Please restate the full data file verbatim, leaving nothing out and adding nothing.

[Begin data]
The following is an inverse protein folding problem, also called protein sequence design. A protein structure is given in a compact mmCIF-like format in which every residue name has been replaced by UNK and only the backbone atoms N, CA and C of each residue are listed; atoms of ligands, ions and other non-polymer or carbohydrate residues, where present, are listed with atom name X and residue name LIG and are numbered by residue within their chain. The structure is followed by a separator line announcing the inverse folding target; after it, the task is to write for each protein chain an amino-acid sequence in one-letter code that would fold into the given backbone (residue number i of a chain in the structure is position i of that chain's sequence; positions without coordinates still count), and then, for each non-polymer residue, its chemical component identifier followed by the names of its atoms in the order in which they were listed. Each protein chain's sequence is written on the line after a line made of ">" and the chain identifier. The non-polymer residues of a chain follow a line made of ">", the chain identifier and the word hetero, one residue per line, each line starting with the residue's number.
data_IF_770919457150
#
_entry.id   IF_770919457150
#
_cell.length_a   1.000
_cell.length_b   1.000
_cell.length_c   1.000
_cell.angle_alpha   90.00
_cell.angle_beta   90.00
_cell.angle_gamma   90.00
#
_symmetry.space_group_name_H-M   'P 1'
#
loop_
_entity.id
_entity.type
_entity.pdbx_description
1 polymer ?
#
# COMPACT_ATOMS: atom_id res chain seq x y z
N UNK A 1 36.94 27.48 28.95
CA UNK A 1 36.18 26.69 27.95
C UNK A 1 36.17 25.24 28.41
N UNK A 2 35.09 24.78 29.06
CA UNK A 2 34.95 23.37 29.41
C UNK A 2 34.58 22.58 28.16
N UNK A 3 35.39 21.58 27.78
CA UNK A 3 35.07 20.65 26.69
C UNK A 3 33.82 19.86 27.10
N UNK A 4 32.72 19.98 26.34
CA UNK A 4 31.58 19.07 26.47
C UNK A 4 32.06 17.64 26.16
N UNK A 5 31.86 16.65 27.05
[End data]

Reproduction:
The following is an inverse protein folding problem, also called protein sequence design. A protein structure is given in a compact mmCIF-like format in which every residue name has been replaced by UNK and only the backbone atoms N, CA and C of each residue are listed; atoms of ligands, ions and other non-polymer or carbohydrate residues, where present, are listed with atom name X and residue name LIG and are numbered by residue within their chain. The structure is followed by a separator line announcing the inverse folding target; after it, the task is to write for each protein chain an amino-acid sequence in one-letter code that would fold into the given backbone (residue number i of a chain in the structure is position i of that chain's sequence; positions without coordinates still count), and then, for each non-polymer residue, its chemical component identifier followed by the names of its atoms in the order in which they were listed. Each protein chain's sequence is written on the line after a line made of ">" and the chain identifier. The non-polymer residues of a chain follow a line made of ">", the chain identifier and the word hetero, one residue per line, each line starting with the residue's number.
data_IF_770919457150
#
_entry.id   IF_770919457150
#
_cell.length_a   1.000
_cell.length_b   1.000
_cell.length_c   1.000
_cell.angle_alpha   90.00
_cell.angle_beta   90.00
_cell.angle_gamma   90.00
#
_symmetry.space_group_name_H-M   'P 1'
#
loop_
_entity.id
_entity.type
_entity.pdbx_description
1 polymer ?
#
# COMPACT_ATOMS: atom_id res chain seq x y z
N UNK A 1 36.94 27.48 28.95
CA UNK A 1 36.18 26.69 27.95
C UNK A 1 36.17 25.24 28.41
N UNK A 2 35.09 24.78 29.06
CA UNK A 2 34.95 23.37 29.41
C UNK A 2 34.58 22.58 28.16
N UNK A 3 35.39 21.58 27.78
CA UNK A 3 35.07 20.65 26.69
C UNK A 3 33.82 19.86 27.10
N UNK A 4 32.72 19.98 26.34
CA UNK A 4 31.58 19.07 26.47
C UNK A 4 32.06 17.64 26.16
N UNK A 5 31.86 16.65 27.05